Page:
When I look at the path I have travelled, the thing that guided me in choosing my profession was to study what interested me, what spoke to me, and the desire to succeed and work hard that burned inside me. I still remember that in the beginning, during my BSc, I was told: “What will you do with a degree in biology and chemistry; shouldn’t you rather study engineering or accounting?” In my opinion, the idea of studying something that gives you a profession at the end is wrong, because then you might not necessarily choose what interests you and your motivation will drop accordingly. Don’t be scared to dream and to dare, who knows where it will take you? I am fortunate to live in a time that allows me to do what I like to do the most, and that is to learn and work in science. I am most grateful for this and do not take it for granted. In the photo: Me, in the lab, extracting DNA from archaeological materials and learning about a range of topics such as immigration, domestication, and taxonomy.

Dr. Merav Meiri, Curator of the Archaeobiology (ancient DNA) Collection

Dr. Merav Meiri, Curator of the Archaeobiology (ancient DNA) Collection

Dr. Elizabeta (Liz) Morgulis:

The advice that I can give is simply to continue, despite everything. Even if there are people, including relatives, who tell you it’s disgusting or boring, or even “not feminine”. If you really love the field – continue and work as hard as you can.

Dr. Elizabeta (Liz) Morgulis, Manager of the Diptera Collection and responsible for rearing live arthropods

Dr. Elizabeta (Liz) Morgulis, Manager of the Diptera Collection and responsible for rearing live arthropods. Photo: Yael Tzur

Dr. Noga Sokolover:

If there is a field that interests you, go with it, step by step. You don’t have to look at the end and measure and plan the level of success; just advance to each stage and check with yourself if it still interests you, and if you want to advance to the next stage.

Dr. Noga Sokolover, Manager of the Bryozoa and Echinoderm Collection

Dr. Noga Sokolover, Manager of the Bryozoa and Echinoderm Collection. Photo: Yael Tzur

Irit Sidis:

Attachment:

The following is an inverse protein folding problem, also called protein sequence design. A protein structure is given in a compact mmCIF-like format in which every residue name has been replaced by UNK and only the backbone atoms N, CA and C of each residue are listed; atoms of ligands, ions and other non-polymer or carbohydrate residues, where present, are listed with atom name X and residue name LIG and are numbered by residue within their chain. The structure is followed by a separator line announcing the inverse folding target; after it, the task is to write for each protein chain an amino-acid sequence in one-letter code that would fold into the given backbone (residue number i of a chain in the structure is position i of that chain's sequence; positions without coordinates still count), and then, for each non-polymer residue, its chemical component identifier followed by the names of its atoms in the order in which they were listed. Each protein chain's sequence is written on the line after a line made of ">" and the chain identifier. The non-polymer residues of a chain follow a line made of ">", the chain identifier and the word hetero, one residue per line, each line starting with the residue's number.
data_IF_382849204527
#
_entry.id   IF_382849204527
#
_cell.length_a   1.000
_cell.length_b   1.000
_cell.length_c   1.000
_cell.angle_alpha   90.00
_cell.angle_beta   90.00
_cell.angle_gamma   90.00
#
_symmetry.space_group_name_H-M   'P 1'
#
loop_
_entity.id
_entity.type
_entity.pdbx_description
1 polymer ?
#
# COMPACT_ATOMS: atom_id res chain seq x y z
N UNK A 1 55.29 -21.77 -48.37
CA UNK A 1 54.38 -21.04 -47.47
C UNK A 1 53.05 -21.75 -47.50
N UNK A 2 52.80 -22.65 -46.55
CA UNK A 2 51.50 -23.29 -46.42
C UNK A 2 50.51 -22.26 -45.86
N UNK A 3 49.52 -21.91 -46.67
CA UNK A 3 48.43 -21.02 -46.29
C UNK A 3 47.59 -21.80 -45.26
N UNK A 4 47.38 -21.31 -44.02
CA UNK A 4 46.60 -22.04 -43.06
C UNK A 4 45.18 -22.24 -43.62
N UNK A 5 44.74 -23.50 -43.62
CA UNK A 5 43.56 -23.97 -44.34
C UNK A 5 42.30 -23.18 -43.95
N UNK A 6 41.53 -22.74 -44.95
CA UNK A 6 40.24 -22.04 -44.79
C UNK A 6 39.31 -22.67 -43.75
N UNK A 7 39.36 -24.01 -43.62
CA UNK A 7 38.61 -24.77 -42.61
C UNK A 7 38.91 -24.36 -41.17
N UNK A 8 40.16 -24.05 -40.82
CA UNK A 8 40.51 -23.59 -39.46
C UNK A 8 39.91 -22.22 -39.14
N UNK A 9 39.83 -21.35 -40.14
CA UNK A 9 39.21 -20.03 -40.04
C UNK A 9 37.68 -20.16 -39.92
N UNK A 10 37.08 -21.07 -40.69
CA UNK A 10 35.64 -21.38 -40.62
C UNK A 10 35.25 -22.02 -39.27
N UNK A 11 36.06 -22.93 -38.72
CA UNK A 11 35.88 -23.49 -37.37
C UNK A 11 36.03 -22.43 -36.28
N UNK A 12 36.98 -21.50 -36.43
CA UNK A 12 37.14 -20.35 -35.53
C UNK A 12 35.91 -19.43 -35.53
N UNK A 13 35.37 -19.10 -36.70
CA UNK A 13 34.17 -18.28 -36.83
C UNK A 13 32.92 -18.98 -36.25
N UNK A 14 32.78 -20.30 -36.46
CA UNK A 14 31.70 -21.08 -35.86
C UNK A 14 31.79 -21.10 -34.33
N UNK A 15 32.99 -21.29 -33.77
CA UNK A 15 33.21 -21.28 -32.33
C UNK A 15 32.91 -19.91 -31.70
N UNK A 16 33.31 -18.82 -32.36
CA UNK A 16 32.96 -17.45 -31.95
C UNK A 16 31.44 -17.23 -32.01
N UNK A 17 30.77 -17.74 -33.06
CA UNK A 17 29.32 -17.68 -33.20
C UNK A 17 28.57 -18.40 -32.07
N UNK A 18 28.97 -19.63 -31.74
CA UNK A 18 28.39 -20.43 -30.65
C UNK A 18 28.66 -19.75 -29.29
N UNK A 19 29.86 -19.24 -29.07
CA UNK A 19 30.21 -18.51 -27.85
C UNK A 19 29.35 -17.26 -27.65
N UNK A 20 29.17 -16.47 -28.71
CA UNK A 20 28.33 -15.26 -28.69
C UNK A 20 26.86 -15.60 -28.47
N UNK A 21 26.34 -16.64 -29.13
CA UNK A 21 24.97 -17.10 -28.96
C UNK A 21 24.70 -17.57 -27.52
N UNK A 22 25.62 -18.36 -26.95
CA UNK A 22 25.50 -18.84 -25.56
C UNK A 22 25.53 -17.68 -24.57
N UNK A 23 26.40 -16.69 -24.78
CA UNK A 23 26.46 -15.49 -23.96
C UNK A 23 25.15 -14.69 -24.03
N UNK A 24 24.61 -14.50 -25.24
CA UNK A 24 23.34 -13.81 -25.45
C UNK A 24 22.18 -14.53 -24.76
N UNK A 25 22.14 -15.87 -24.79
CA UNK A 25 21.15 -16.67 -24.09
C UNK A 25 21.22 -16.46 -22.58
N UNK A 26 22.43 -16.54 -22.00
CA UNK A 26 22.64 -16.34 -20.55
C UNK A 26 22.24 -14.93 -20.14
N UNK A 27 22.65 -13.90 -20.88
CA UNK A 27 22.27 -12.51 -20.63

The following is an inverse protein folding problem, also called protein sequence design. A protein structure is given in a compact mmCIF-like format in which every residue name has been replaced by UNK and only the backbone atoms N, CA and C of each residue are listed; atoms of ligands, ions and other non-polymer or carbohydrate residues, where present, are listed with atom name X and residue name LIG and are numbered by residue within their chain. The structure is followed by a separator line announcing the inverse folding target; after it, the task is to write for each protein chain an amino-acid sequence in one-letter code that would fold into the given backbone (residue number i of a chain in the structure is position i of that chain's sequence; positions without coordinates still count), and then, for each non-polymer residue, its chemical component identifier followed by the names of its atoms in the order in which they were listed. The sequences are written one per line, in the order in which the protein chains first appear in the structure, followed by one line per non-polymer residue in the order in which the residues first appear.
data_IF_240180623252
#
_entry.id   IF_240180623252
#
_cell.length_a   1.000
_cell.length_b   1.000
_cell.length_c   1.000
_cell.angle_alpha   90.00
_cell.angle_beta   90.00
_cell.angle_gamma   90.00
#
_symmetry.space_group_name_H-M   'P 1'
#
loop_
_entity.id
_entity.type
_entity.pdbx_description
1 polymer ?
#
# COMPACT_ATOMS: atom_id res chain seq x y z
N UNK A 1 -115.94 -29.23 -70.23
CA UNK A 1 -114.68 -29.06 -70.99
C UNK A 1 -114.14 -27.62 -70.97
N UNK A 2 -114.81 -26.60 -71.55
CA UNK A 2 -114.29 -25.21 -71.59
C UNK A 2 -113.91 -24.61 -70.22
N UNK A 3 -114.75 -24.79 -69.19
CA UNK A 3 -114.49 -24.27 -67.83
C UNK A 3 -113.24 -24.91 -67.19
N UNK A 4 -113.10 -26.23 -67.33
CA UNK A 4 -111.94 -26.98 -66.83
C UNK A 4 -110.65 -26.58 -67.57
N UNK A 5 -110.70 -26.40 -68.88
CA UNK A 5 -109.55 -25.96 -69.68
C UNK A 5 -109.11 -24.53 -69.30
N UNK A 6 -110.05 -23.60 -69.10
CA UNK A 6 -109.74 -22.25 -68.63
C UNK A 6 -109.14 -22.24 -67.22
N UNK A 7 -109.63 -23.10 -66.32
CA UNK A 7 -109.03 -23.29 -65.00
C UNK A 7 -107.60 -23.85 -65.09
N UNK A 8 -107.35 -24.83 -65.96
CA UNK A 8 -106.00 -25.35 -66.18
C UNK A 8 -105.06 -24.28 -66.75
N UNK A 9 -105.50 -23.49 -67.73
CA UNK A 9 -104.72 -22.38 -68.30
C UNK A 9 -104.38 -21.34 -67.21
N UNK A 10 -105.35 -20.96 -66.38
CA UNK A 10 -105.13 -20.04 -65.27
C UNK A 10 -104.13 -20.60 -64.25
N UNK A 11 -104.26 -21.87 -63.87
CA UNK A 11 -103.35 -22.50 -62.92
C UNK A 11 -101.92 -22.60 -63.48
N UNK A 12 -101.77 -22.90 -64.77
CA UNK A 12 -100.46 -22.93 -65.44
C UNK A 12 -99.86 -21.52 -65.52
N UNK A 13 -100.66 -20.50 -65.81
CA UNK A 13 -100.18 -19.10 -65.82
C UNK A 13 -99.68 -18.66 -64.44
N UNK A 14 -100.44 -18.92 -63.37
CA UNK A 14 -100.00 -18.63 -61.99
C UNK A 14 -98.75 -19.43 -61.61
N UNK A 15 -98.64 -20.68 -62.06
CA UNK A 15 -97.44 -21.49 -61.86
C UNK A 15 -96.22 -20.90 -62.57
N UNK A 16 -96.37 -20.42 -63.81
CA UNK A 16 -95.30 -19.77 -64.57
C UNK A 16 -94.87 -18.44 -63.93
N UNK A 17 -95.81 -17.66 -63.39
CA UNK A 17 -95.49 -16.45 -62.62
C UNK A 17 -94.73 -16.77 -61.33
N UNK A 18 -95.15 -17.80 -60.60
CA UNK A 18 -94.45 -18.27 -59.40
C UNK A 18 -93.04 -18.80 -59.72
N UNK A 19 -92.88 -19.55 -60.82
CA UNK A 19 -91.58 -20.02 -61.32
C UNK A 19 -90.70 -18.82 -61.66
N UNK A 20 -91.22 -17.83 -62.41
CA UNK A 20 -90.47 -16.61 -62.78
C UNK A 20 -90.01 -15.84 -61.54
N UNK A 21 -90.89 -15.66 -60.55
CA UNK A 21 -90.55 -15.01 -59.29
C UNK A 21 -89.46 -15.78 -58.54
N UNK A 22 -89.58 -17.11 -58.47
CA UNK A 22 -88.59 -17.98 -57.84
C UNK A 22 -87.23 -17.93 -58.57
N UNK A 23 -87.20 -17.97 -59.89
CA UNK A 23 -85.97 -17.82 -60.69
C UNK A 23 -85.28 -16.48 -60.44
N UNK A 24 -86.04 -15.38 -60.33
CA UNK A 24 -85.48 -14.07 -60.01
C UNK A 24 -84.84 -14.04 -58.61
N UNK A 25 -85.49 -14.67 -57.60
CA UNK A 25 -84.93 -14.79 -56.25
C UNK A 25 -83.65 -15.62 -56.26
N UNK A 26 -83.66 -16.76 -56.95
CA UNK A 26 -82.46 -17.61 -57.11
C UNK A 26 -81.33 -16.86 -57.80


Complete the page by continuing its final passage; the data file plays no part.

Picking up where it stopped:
I am an educator, so my advice is for parents and educators: pay attention to feedback. Positive feedback can definitely raise your confidence, but it also conveys our expectations. Some compliments such as “you’re pretty and amazing”, which convey to girls our expectation that they should work on their looks, can be replaced with compliments such as “you’re smart and talented”, which convey to girls our expectation that they should work on their learning skills. Give girls the opportunity to explain (for example, how she chose the colors in her picture, what technique she used to build the puzzle). Tell her what you learned from her explanation that you didn’t know before. Then together you can discuss the technique you use to perform the same task, and think together about which technique is better to use and why. This approach gives girls the tools to improve their arguments and teaches them how to deal with opposing arguments. Make sure that the division of chores at home is egalitarian and not stereotyped. Both boys and girls can look after siblings, wash the dishes, fix the wall, and top up the water for the car’s windscreen wipers.

Irit Sidis, Guidance Manager

Irit Sidis, Museum Guidance Manager. Photo: Yael Tzur

Dr. Sigal Sheffer:

Be as independent as you can be, free yourself from dependence on outside factors; but don’t hesitate to ask for help when you need it.

Dr. Sigal Sheffer, Manager of the Sponge Collection

Dr. Sigal Sheffer, Manager of the Sponge Collection

Ori Frid:

Be as independent as you can be, free yourself from dependence on outside factors; but don’t hesitate to ask for help when you need it.

Ori Frid, Digital and Applied Science Communication. Photo: Shahar Haikin

Ori Frid, Digital and Applied Science Communication. Photo: Shahar Haikin